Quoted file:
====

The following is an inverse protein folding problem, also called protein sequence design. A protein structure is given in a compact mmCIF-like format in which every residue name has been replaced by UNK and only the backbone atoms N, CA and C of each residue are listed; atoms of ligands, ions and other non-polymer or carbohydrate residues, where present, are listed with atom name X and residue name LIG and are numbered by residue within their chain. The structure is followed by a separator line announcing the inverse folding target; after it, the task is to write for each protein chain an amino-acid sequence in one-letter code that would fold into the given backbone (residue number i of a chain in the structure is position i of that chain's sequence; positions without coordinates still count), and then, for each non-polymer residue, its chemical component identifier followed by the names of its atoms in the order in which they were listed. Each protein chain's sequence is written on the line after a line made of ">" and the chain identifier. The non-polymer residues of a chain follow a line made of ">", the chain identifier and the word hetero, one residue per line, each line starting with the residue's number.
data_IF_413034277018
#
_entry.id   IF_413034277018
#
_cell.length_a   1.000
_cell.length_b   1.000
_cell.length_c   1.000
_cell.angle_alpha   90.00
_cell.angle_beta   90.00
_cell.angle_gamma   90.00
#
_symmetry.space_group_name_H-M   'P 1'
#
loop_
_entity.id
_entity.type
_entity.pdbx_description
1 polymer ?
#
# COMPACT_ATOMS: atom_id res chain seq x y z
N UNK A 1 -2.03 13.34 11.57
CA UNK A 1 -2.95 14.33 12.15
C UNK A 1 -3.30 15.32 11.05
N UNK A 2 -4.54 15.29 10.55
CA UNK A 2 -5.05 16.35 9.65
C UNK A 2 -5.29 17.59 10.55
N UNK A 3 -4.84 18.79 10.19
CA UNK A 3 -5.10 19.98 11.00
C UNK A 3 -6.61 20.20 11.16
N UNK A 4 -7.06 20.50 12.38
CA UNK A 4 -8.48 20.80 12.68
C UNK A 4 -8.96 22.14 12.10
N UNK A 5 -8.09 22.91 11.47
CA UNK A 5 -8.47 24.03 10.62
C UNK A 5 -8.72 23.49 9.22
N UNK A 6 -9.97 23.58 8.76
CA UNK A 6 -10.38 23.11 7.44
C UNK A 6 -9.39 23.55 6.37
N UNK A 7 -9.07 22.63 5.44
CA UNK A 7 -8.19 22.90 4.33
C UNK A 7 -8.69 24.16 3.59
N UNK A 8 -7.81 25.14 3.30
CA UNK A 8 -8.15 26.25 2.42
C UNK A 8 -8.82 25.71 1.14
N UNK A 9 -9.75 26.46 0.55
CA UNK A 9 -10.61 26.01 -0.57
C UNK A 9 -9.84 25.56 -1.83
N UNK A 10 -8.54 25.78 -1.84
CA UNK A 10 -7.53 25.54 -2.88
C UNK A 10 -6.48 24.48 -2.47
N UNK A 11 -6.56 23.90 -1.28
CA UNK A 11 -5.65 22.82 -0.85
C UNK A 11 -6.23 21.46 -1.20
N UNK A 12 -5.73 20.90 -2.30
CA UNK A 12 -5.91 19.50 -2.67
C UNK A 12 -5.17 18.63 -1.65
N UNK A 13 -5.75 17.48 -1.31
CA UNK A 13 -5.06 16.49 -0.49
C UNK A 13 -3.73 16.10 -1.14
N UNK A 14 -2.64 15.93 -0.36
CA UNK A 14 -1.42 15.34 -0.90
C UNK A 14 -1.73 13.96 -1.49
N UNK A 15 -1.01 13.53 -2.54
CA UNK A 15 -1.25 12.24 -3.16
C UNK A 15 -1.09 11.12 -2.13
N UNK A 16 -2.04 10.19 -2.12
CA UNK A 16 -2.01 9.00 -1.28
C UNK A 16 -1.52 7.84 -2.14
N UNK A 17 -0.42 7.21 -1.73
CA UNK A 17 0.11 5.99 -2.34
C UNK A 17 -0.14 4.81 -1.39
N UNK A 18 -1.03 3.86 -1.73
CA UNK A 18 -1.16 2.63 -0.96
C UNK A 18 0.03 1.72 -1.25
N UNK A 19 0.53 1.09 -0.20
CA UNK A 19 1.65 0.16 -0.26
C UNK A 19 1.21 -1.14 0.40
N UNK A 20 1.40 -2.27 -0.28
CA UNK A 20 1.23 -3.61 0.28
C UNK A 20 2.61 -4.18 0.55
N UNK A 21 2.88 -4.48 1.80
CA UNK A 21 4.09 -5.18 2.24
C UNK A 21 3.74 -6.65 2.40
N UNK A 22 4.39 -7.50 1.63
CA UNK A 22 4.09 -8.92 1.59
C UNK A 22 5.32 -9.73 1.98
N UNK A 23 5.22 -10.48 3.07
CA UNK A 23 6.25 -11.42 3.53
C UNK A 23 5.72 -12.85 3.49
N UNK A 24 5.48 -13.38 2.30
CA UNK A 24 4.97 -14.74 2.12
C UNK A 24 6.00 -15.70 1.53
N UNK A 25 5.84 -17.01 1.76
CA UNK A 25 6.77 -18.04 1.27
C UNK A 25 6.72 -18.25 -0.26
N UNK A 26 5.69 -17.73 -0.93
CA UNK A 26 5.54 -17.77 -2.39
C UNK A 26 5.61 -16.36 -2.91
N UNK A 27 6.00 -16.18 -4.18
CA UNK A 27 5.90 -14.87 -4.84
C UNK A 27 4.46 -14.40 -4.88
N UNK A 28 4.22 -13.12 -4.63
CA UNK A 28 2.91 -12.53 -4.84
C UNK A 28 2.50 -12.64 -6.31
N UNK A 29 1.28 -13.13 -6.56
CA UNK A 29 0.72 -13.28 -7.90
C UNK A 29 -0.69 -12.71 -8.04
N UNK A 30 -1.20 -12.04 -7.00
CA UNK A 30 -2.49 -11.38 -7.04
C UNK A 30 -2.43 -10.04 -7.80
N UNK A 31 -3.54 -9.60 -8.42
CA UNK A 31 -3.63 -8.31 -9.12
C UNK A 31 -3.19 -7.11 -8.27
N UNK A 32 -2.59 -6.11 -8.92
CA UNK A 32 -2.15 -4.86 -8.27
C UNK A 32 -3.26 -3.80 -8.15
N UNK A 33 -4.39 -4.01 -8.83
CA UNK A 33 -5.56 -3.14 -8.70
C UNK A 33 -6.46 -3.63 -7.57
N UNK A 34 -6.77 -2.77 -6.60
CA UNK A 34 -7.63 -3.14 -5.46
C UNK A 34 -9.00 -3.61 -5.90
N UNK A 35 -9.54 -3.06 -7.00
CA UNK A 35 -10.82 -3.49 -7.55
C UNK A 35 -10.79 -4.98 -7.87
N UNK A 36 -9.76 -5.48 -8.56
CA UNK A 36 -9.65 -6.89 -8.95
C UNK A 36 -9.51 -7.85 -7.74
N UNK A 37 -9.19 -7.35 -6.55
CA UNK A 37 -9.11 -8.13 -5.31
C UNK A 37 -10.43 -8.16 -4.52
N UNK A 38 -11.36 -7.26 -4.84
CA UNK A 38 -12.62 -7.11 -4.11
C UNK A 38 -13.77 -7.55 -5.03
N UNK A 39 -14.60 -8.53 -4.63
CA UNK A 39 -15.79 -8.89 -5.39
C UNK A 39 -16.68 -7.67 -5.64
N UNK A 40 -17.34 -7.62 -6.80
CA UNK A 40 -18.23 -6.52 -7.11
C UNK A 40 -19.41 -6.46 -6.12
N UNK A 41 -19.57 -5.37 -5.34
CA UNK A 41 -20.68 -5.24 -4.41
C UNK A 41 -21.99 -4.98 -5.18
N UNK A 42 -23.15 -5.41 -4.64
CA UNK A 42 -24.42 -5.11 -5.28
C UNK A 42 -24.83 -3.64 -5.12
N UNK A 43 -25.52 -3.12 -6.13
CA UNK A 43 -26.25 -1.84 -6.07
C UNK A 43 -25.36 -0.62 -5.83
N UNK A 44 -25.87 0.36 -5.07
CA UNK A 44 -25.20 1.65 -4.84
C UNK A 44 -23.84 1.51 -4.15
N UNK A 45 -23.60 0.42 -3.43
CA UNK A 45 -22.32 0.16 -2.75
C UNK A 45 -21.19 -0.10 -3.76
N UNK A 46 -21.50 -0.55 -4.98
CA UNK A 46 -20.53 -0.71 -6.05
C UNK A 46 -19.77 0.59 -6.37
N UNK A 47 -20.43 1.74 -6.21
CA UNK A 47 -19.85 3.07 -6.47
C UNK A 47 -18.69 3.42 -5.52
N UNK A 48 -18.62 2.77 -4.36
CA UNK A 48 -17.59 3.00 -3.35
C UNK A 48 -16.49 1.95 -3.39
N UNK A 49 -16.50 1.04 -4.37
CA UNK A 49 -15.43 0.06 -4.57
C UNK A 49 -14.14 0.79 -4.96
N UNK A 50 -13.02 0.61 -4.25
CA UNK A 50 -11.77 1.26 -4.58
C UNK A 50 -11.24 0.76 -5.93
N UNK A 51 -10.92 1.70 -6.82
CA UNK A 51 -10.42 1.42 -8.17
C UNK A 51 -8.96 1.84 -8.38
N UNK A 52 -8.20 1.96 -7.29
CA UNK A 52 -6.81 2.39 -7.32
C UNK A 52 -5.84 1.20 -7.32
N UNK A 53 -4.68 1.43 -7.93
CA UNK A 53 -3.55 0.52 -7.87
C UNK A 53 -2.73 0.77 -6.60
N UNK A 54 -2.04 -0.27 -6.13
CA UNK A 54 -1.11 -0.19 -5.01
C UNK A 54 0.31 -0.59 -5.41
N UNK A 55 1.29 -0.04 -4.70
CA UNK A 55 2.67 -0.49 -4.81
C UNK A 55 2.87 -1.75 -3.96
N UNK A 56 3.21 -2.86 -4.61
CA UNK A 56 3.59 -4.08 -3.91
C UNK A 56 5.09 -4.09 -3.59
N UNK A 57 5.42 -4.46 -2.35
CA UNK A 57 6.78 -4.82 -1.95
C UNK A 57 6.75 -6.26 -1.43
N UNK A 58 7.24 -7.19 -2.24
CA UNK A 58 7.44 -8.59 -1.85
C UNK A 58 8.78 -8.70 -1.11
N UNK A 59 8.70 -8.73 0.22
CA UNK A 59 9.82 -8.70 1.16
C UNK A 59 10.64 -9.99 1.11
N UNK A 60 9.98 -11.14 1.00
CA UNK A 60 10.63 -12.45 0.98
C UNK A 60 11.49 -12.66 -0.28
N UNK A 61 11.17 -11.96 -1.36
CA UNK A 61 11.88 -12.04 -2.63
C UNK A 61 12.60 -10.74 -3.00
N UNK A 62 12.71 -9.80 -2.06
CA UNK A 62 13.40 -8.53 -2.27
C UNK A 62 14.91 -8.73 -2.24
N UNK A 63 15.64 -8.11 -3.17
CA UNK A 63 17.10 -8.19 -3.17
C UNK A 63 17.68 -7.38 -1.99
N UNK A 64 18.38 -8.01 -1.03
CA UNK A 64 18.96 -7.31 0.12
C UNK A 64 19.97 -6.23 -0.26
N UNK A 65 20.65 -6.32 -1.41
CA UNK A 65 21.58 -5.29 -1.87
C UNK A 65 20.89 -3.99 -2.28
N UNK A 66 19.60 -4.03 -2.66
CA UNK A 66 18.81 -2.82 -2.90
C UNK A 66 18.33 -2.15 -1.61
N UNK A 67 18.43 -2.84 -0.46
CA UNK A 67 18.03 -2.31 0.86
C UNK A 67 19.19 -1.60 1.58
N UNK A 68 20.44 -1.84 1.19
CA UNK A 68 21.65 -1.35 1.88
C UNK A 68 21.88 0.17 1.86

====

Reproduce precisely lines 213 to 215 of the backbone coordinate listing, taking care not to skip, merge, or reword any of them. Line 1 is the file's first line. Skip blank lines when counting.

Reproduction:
C UNK A 64 19.97 -6.23 -0.26
N UNK A 65 20.65 -6.32 -1.41
CA UNK A 65 21.58 -5.29 -1.87